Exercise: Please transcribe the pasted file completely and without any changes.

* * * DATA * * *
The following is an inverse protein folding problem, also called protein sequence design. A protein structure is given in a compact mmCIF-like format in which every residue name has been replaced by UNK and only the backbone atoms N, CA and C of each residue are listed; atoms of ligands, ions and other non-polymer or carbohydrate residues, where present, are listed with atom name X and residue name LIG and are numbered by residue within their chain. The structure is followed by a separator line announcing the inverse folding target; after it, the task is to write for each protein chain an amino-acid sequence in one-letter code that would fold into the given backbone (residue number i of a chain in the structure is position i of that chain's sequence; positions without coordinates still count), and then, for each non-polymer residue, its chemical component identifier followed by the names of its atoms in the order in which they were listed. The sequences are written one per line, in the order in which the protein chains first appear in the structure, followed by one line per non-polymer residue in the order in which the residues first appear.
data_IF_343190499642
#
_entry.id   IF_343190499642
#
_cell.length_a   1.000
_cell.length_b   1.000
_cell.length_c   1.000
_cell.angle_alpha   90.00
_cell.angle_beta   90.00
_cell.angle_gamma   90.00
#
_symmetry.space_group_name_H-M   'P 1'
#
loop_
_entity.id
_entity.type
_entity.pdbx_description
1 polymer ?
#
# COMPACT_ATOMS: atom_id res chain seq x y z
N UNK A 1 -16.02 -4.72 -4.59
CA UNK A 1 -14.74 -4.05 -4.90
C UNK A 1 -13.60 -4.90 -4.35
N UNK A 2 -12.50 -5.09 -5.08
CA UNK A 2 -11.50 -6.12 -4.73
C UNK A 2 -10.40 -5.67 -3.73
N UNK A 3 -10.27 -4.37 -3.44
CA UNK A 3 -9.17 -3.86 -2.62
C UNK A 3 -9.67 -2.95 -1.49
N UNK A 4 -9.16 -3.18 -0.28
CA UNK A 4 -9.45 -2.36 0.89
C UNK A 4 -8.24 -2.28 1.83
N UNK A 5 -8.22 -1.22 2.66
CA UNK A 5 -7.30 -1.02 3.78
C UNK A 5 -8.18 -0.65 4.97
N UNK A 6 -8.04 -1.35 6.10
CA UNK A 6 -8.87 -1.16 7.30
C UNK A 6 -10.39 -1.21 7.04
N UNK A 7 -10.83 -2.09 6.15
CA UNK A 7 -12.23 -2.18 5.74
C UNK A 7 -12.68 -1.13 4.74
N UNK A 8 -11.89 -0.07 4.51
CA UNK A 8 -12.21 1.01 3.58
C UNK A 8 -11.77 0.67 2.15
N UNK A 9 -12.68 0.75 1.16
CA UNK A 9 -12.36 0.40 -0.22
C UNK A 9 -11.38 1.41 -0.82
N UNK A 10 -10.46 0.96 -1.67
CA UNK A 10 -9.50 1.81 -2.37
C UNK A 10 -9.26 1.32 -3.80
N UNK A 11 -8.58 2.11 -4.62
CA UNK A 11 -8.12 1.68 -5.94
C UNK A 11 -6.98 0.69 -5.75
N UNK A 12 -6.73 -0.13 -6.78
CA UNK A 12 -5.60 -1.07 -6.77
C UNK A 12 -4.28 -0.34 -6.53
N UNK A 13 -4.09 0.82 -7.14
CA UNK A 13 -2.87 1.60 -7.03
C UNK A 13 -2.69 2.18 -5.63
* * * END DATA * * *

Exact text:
The following is an inverse protein folding problem, also called protein sequence design. A protein structure is given in a compact mmCIF-like format in which every residue name has been replaced by UNK and only the backbone atoms N, CA and C of each residue are listed; atoms of ligands, ions and other non-polymer or carbohydrate residues, where present, are listed with atom name X and residue name LIG and are numbered by residue within their chain. The structure is followed by a separator line announcing the inverse folding target; after it, the task is to write for each protein chain an amino-acid sequence in one-letter code that would fold into the given backbone (residue number i of a chain in the structure is position i of that chain's sequence; positions without coordinates still count), and then, for each non-polymer residue, its chemical component identifier followed by the names of its atoms in the order in which they were listed. The sequences are written one per line, in the order in which the protein chains first appear in the structure, followed by one line per non-polymer residue in the order in which the residues first appear.
data_IF_343190499642
#
_entry.id   IF_343190499642
#
_cell.length_a   1.000
_cell.length_b   1.000
_cell.length_c   1.000
_cell.angle_alpha   90.00
_cell.angle_beta   90.00
_cell.angle_gamma   90.00
#
_symmetry.space_group_name_H-M   'P 1'
#
loop_
_entity.id
_entity.type
_entity.pdbx_description
1 polymer ?
#
# COMPACT_ATOMS: atom_id res chain seq x y z
N UNK A 1 -16.02 -4.72 -4.59
CA UNK A 1 -14.74 -4.05 -4.90
C UNK A 1 -13.60 -4.90 -4.35
N UNK A 2 -12.50 -5.09 -5.08
CA UNK A 2 -11.50 -6.12 -4.73
C UNK A 2 -10.40 -5.67 -3.73
N UNK A 3 -10.27 -4.37 -3.44
CA UNK A 3 -9.17 -3.86 -2.62
C UNK A 3 -9.67 -2.95 -1.49
N UNK A 4 -9.16 -3.18 -0.28
CA UNK A 4 -9.45 -2.36 0.89
C UNK A 4 -8.24 -2.28 1.83
N UNK A 5 -8.22 -1.22 2.66
CA UNK A 5 -7.30 -1.02 3.78
C UNK A 5 -8.18 -0.65 4.97
N UNK A 6 -8.04 -1.35 6.10
CA UNK A 6 -8.87 -1.16 7.30
C UNK A 6 -10.39 -1.21 7.04
N UNK A 7 -10.83 -2.09 6.15
CA UNK A 7 -12.23 -2.18 5.74
C UNK A 7 -12.68 -1.13 4.74
N UNK A 8 -11.89 -0.07 4.51
CA UNK A 8 -12.21 1.01 3.58
C UNK A 8 -11.77 0.67 2.15
N UNK A 9 -12.68 0.75 1.16
CA UNK A 9 -12.36 0.40 -0.22
C UNK A 9 -11.38 1.41 -0.82
N UNK A 10 -10.46 0.96 -1.67
CA UNK A 10 -9.50 1.81 -2.37
C UNK A 10 -9.26 1.32 -3.80
N UNK A 11 -8.58 2.11 -4.62
CA UNK A 11 -8.12 1.68 -5.94
C UNK A 11 -6.98 0.69 -5.75
N UNK A 12 -6.73 -0.13 -6.78
CA UNK A 12 -5.60 -1.07 -6.77
C UNK A 12 -4.28 -0.34 -6.53
N UNK A 13 -4.09 0.82 -7.14
CA UNK A 13 -2.87 1.60 -7.03
C UNK A 13 -2.69 2.18 -5.63